June is PTSD Awareness Month. June is a time to raise awareness about post-traumatic stress disorder or PTSD. PTSD is a psychiatric disorder that may occur in people who have experienced or witnessed a traumatic event. PTSD is often associated with veterans. But the website psychiatry.org states that PTSD can occur in any person, any ethnicity, any nationality, any culture and at any age. They go on to state that 1 in 11 people will be diagnosed with PTSD in their lifetime and that women are twice as likely as men to have PTSD. It is noted that Native Americans, African Americans and American Latinos are disproportionately affected and have higher rates of PTSD than non-Latino whites. Symptoms of PTSD fall into 4 categories: intrusion, avoidance, alterations in cognition and mood and alterations in arousal and reactivity. The stages of recovery are: 1) establishing safety, 2) retelling the story of the traumatic event and 3) reconnecting with others. Effective treatment modalities include professional talk therapy (psychotherapy) which can be individual therapy or group and medications. If you are suffering from PTSD, talk to your health care provider to get a referral to an appropriate mental health care provider that can help you heal. If you are in crisis either call 911, go to the Emergency Room, contact the National Suicide Prevention Lifeline at 1-800-273-8255 or Veterans Crisis Line by texting 838255. You are not alone.
There has been more than 591,000 COVID-19 deaths in the United States. Praise the Lord, we have 3 vaccines available. The Centers for Disease Control and Prevention (CDC) recommends that all eligible people get vaccinated. It is each individual’s choice whether and when to be vaccinated. The CDC has issued new guidelines for fully vaccinated people (see below). But remember, the vaccines are just one weapon in our armory. We still need to remain vigilant in taking precautions to avoid getting and spreading the virus.
STOP THE SPREAD OF COVID-19 and GERMS (CDC.gov/coronavirus)
- Wear masks when requested by businesses, employers and on public transportation (busses, trains and airplanes)
- Social distance when asked: stay at least 6 feet (about 2 arms’ length) from other people not in your family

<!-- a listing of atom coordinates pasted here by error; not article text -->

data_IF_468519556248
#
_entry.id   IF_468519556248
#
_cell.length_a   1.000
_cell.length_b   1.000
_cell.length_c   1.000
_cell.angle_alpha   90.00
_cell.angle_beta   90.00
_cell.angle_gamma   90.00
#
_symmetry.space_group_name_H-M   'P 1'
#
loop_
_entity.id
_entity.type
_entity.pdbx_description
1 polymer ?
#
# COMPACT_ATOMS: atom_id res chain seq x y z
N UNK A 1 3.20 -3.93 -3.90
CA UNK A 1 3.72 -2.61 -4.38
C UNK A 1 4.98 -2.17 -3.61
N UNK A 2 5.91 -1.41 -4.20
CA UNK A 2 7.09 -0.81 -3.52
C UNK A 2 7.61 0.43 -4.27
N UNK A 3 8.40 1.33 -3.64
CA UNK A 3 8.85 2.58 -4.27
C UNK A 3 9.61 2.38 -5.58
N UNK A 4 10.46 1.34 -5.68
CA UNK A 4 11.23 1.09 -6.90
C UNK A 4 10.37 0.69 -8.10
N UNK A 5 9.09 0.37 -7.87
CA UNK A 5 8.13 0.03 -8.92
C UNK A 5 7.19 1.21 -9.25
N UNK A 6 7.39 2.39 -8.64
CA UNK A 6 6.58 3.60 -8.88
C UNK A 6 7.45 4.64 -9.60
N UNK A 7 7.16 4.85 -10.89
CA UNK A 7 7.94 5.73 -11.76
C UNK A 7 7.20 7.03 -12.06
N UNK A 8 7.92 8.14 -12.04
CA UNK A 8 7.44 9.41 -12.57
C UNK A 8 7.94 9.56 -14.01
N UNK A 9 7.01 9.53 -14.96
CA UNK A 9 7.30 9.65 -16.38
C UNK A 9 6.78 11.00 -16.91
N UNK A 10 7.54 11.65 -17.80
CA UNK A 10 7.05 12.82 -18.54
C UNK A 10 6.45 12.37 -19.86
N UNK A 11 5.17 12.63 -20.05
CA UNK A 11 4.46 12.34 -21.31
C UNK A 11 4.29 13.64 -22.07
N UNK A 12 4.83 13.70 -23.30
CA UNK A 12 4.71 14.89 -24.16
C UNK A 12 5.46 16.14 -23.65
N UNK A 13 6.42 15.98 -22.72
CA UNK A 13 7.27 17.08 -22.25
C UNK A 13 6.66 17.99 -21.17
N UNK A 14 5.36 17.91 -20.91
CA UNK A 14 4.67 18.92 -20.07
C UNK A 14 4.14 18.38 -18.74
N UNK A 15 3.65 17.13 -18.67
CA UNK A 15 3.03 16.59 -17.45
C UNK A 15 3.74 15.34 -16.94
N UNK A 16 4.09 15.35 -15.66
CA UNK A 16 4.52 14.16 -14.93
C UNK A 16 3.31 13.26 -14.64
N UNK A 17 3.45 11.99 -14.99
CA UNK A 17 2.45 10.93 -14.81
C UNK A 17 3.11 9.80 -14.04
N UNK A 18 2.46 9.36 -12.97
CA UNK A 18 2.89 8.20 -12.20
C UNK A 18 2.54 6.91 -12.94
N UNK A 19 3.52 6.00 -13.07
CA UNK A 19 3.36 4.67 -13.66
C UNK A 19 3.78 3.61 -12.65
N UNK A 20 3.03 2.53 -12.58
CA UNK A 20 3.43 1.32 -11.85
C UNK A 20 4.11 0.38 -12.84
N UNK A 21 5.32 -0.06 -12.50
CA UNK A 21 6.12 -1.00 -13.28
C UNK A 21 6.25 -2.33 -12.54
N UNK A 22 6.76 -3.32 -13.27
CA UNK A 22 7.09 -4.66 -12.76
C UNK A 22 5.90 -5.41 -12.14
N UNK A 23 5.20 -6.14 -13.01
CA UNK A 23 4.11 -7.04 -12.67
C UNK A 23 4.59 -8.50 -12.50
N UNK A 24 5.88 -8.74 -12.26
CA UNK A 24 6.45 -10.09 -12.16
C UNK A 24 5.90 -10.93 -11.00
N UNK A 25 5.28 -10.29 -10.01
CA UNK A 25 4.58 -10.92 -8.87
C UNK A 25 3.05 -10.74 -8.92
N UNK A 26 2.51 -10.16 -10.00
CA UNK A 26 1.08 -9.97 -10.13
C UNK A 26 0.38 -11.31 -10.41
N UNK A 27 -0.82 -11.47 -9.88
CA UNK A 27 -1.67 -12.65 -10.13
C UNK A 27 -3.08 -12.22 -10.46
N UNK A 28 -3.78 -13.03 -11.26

- Cover your coughs and sneezes
- DO NOT touch your eyes, nose and mouth
- Clean and disinfect frequently touched objects and surfaces
- STAY HOME when you are sick except when getting medical care
- WASH YOUR HANDS often with soap and water for at least 20 seconds
Signs and Symptoms of COVID-19
Fever (temperature greater than or equal to 100.4 degrees Fahrenheit or 38 degrees Celsius)
Shortness of breath or difficulty breathing
Muscle, joint and/or body aches
New loss of taste and/or smell
Congestion or runny nose
Nausea or vomiting
For Fully Vaccinated People
You are considered fully vaccinated 2 weeks after the second dose of the Pfizer or Moderna vaccines or 2 weeks after the single-dose Johnson & Johnson Janssen vaccine.
What has changed:
- You can gather indoors with other fully vaccinated people without wearing a mask or staying 8 feet apart.
- You can gather indoors with unvaccinated people on any age from one other household without masks or staying 6 feet apart, unless any of those people or anyone they live with has an increased risk for severe illness from COVID-19.
- You can gather or conduct activities outdoors without wearing a mask.
- If you travel in the United States, you do not need to get tested before or after travel nor do you have to self-quarantine after travel.
- If you’ve been around someone who has COVID-19, you do not need to stay away from others or get tested unless you have symptoms.
What has not change?
You still need to take steps to protect yourself and others in many situations including in being public, gathering with unvaccinated people and traveling. You should still watch for symptoms of COVID-19 if you have been around someone who is sick. And finally, follow guidances at your workplace, at the businesses you frequent and on public transportation.
According to the CDC, we know that COVID-19 vaccines are effective at preventing COVID-19 disease, serious illness and death. We are still learning how effective the vaccines are against the new variants of the coronavirus. We know that other prevention steps help stop the spread of COVID-19. We are still learning how well the COVID-19 vaccines keep people from spreading the disease. And finally, we are still learning how long the COVID-19 vaccines can protect people.
2 Chronicles 7:14 “If My people who are called by My name will humble themselves, and pray and seek My face, and turn from their wicked ways, then I will hear from heaven, and will forgive theirs sins and heal their land.”
John 10:10 “The thief does not come except to steal, and to kill, and to destroy. I have come that they may have life, and that they may have it more abundantly.”
Seventh-Day Adventist Grief Share Groups
El Centro SDA church group California-meeting online
Discover Life SDA church group California-meeting in person
Kansas Avenue SDA church group California-meeting online
Dorchester Berea SDA church group Boston, MA-meeting online
Apple Creek SDA church group Ontario, Canada-meeting online
Arlington SDA church group Arlington, TX-meeting online
|NAD Health Ministry|
|Adventist Hospitals||NEWSTART Lifestyle program|
|Uchee Pines Institute||WebMD||Veggie World|